Then, with joy of the highest order, he took the garment of the forest and gave away his linen finery; / But the hunter, wearing the very essence of the divine, went to heaven, taking that whiteness with him. The suggestion, again, below the surface is that what is white, or spiritually pure, rightly belongs in heaven – a place that does not really exist, except in people’s minds. 49 //6.63//

tataḥ kumāraś ca sa cāśva-gopas tasmiṁs tathā yāti visismiyāte /
āraṇyake vāsasi caiva bhūyas tasminn akārṣṭāṁ bahu-mānam āśu // 6.64 //

Then the prince and the horse-master (aśva-gopa), Aśvaghoṣa calls Chandaka by many epithets in this canto. This one, aśva-gopa (‘horse-keeper’), seems to be a play on his own name aśva-ghoṣa (‘horse-whinny’). 50 marvelled at his departing in such a manner; / And of that clothing of the forest all the more highly did they think. //6.64//

chandaṁ tataḥ sāśru-mukhaṁ visṛjya kāṣāya-saṁvid-dhṛti-kīrti-bhṛt saḥ /
yenāśramas tena yayau mahātmā saṁdhyābhra-saṁvīta ivoḍu-rājaḥ // 6.65 //

Then, having set the tear-faced Chanda free, clad in consciousness of the ochre robe and wearing constancy and honour, / He moved majestically in the direction of the ashram, like the moon – king among stars – veiled by a dusky cloud. //6.65//

tatas tathā bhartari rājya-niḥspṛhe tapo-vanaṁ yāti vivarṇa-vāsasi /
bhujau samutkṣipya tataḥ sa vāji-bhṛd bhṛśaṁ vicukrośa papāta ca kṣitau // 6.66 //

And so, as his master was retiring like this into the ascetic woods, desiring nothing in the way of sovereignty In the hidden meaning, nothing (or emptiness) is what confers true sovereignty. 51 and wearing clothing of no distinction, The meaning of vivarṇa is having no colour or having no caste. Its ostensible meaning is pejorative – the dictionary gives “pale; low, vile; belonging to a mixed caste.” Thus Aśvaghoṣa subverts those pejorative meanings in his ironic description of the kaṣāya as vivarṇa-vāsas, “clothing of no distinction.” 52 / The preserver of the war-horse, there and then, threw up his arms, cried out wildly, and fell upon the earth. //6.66//

vilokya bhūyaś ca ruroda sa-svaraṁ hayaṁ bhujābhyām upaguhya kanthakam /
tato nir-āśo vilapan muhur muhur yayau śarīreṇa puraṁ na cetasā // 6.67 //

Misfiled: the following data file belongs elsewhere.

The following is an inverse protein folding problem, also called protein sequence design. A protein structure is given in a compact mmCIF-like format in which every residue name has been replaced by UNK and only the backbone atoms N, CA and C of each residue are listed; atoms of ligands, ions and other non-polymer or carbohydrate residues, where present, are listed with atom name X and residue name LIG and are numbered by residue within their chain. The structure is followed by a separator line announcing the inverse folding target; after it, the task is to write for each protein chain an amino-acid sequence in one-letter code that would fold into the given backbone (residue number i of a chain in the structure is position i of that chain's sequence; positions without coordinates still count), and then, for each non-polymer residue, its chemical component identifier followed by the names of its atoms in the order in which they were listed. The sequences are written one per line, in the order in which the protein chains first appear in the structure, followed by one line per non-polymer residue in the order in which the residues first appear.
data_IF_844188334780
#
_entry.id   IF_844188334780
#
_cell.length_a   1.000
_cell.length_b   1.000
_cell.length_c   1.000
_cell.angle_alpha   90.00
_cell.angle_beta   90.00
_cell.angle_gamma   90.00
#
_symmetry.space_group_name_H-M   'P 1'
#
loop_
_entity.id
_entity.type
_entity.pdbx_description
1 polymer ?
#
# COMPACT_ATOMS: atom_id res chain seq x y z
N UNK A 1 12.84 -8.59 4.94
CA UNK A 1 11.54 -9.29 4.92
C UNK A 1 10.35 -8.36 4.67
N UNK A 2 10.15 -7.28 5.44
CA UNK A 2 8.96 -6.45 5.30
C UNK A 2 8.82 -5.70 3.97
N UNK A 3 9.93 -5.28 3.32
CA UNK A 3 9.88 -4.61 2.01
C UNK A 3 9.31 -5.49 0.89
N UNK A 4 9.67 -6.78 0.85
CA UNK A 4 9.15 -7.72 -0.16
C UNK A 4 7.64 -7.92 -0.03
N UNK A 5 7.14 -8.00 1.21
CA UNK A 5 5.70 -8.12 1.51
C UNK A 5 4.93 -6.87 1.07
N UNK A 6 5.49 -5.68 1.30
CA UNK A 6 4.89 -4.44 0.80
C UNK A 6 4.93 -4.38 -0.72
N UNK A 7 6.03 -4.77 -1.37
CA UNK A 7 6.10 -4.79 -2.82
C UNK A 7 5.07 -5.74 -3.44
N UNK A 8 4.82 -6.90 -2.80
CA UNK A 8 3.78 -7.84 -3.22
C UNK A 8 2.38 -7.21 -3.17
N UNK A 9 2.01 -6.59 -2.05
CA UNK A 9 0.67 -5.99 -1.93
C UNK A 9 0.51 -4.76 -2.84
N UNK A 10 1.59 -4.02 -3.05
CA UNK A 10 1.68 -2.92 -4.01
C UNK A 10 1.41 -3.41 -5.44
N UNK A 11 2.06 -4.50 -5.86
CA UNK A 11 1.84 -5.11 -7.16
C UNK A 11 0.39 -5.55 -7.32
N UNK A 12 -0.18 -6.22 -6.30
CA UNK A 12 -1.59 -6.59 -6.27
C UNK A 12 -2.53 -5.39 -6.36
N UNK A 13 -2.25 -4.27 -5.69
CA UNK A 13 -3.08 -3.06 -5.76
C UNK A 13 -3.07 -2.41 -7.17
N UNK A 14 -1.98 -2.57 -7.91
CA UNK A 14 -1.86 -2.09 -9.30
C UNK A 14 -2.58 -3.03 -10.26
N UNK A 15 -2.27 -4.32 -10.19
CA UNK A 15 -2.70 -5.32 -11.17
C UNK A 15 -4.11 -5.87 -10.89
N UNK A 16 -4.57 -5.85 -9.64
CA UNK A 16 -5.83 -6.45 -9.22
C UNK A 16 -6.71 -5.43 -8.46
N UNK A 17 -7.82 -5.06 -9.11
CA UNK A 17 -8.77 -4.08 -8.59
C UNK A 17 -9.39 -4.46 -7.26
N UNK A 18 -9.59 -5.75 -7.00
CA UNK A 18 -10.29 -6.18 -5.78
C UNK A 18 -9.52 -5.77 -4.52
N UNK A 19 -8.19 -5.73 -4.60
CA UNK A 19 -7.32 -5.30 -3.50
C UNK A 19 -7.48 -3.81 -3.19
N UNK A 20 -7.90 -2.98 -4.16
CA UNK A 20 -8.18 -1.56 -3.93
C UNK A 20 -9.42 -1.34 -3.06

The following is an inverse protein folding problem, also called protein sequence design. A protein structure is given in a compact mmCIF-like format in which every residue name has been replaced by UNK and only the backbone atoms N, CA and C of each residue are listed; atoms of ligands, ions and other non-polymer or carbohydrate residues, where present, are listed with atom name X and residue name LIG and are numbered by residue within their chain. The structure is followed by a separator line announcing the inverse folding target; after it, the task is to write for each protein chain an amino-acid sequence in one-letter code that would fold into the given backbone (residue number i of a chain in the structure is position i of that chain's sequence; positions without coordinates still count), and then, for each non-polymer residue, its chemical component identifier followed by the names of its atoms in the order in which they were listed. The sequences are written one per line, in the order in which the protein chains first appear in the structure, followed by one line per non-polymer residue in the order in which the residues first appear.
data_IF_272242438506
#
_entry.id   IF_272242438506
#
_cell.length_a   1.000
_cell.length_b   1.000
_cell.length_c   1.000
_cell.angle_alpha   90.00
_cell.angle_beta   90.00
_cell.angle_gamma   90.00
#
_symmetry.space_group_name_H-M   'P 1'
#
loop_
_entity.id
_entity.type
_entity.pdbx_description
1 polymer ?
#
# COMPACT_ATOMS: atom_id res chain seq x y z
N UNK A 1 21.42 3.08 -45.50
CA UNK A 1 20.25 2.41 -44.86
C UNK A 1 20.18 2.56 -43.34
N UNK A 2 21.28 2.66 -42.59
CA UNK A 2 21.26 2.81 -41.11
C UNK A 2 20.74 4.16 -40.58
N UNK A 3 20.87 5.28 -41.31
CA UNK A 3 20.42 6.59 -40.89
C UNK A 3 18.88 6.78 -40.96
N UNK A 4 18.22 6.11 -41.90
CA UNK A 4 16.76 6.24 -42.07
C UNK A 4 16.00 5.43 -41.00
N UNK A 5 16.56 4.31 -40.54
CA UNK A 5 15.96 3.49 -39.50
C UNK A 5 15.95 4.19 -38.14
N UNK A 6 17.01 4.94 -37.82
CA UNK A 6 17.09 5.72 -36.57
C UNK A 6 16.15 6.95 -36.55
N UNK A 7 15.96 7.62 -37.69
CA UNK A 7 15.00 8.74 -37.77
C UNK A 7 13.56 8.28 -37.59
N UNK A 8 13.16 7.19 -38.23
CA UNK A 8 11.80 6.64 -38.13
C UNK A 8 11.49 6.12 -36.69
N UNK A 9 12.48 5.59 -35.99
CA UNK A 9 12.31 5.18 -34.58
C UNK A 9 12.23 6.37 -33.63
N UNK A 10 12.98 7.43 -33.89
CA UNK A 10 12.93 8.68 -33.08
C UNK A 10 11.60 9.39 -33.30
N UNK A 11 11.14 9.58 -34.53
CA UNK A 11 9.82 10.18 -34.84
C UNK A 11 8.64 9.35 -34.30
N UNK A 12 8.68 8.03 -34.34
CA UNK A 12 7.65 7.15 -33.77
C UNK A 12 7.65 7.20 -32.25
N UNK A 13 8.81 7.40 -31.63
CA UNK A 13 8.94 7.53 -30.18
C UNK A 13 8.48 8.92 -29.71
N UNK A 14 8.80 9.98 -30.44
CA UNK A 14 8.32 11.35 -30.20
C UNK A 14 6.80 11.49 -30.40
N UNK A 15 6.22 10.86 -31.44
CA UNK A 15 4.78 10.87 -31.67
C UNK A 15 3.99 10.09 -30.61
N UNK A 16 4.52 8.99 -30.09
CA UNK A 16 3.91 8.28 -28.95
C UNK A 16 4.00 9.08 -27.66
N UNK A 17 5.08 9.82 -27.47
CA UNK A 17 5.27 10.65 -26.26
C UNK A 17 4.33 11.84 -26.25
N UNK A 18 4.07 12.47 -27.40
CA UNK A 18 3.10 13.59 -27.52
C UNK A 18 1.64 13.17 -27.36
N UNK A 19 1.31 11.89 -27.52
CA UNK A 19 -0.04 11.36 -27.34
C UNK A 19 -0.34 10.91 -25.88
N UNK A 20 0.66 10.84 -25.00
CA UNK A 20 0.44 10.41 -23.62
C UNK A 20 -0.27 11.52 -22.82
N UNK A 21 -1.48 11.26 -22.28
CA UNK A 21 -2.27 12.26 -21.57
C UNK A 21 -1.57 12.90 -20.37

Looking again, he bellowed in full voice and embraced the horse Kanthaka with both arms; / Thus, devoid of hope or expectation, and lamenting over and over, he journeyed back to the city with his body, not with his mind. Ostensible meaning: Looking [at the prince] again, he wept out loud, and hugged the horse Kanthaka with both arms. / Then, hopelessly lamenting over and over again, he withdrew to the city with his body, though his heart was not in it.
Hidden meaning: Seeing [everything] with fresh eyes, he loudly roared [the lion’s roar], having fully embraced the horse-power of Kanthaka. / On that basis, being without expectation and repeatedly sorrowing [for the clinging world], he journeyed to the city riding a wave of pure physical energy – nothing mental.

kva-cit pradadhyau vilalāpa ca kva-cit kva-cit pracaskhāla papāta ca kva-cit /
ato vrajan bhakti-vaśena duḥkhitaś cacāra bahvīr avaśaḥ pathi kriyāḥ // 6.68 //

Here he reflected, √dhyai, the root from which dhyāna is derived, means to ponder or to brood, and also to meditate. Ostensibly Chandaka is described as a hapless emotional being, brooding as he goes on his miserable way. Below the surface, the verse might be Aśvaghoṣa’s ironic description of his own life, centred on the practice of non-doing. 54 there he lamented; here he stumbled, there he fell; / And so keeping on, suffering pain on account of devotion, he did without meaning to do many actions on the path. //6.68//

iti buddha-carite mahā-kāvye chandaka-nivartano nāma ṣaṣṭhaḥ sargaḥ // 6 //
The 6th canto, titled Chandaka Turning Back,
in an epic tale of awakened action.